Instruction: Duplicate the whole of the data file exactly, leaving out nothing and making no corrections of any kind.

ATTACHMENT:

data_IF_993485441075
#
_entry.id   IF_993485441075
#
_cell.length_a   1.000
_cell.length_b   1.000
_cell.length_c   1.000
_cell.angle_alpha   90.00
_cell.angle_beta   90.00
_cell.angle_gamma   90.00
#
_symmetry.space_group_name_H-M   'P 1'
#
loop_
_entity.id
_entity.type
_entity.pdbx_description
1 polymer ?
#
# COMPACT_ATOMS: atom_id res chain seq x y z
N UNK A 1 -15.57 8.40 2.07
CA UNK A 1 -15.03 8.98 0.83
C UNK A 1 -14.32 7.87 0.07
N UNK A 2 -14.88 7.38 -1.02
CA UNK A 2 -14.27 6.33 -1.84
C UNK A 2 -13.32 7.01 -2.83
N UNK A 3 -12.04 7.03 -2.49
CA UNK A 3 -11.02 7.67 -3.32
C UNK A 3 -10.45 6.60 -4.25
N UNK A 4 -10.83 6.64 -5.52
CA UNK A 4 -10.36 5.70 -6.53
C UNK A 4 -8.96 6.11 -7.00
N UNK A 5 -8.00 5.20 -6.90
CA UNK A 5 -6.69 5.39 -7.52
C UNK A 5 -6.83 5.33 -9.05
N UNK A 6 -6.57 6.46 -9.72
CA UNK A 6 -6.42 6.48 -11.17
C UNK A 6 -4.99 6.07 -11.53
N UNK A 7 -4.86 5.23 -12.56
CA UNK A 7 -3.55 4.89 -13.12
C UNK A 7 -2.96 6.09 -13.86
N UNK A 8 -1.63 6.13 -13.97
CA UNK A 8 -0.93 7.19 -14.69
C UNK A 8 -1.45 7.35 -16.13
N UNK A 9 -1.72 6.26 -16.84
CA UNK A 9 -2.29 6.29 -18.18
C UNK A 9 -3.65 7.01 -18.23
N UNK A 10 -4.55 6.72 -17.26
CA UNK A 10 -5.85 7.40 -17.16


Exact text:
data_IF_993485441075
#
_entry.id   IF_993485441075
#
_cell.length_a   1.000
_cell.length_b   1.000
_cell.length_c   1.000
_cell.angle_alpha   90.00
_cell.angle_beta   90.00
_cell.angle_gamma   90.00
#
_symmetry.space_group_name_H-M   'P 1'
#
loop_
_entity.id
_entity.type
_entity.pdbx_description
1 polymer ?
#
# COMPACT_ATOMS: atom_id res chain seq x y z
N UNK A 1 -15.57 8.40 2.07
CA UNK A 1 -15.03 8.98 0.83
C UNK A 1 -14.32 7.87 0.07
N UNK A 2 -14.88 7.38 -1.02
CA UNK A 2 -14.27 6.33 -1.84
C UNK A 2 -13.32 7.01 -2.83
N UNK A 3 -12.04 7.03 -2.49
CA UNK A 3 -11.02 7.67 -3.32
C UNK A 3 -10.45 6.60 -4.25
N UNK A 4 -10.83 6.64 -5.52
CA UNK A 4 -10.36 5.70 -6.53
C UNK A 4 -8.96 6.11 -7.00
N UNK A 5 -8.00 5.20 -6.90
CA UNK A 5 -6.69 5.39 -7.52
C UNK A 5 -6.83 5.33 -9.05
N UNK A 6 -6.57 6.46 -9.72
CA UNK A 6 -6.42 6.48 -11.17
C UNK A 6 -4.99 6.07 -11.53
N UNK A 7 -4.86 5.23 -12.56
CA UNK A 7 -3.55 4.89 -13.12
C UNK A 7 -2.96 6.09 -13.86
N UNK A 8 -1.63 6.13 -13.97
CA UNK A 8 -0.93 7.19 -14.69
C UNK A 8 -1.45 7.35 -16.13
N UNK A 9 -1.72 6.26 -16.84
CA UNK A 9 -2.29 6.29 -18.18
C UNK A 9 -3.65 7.01 -18.23
N UNK A 10 -4.55 6.72 -17.26
CA UNK A 10 -5.85 7.40 -17.16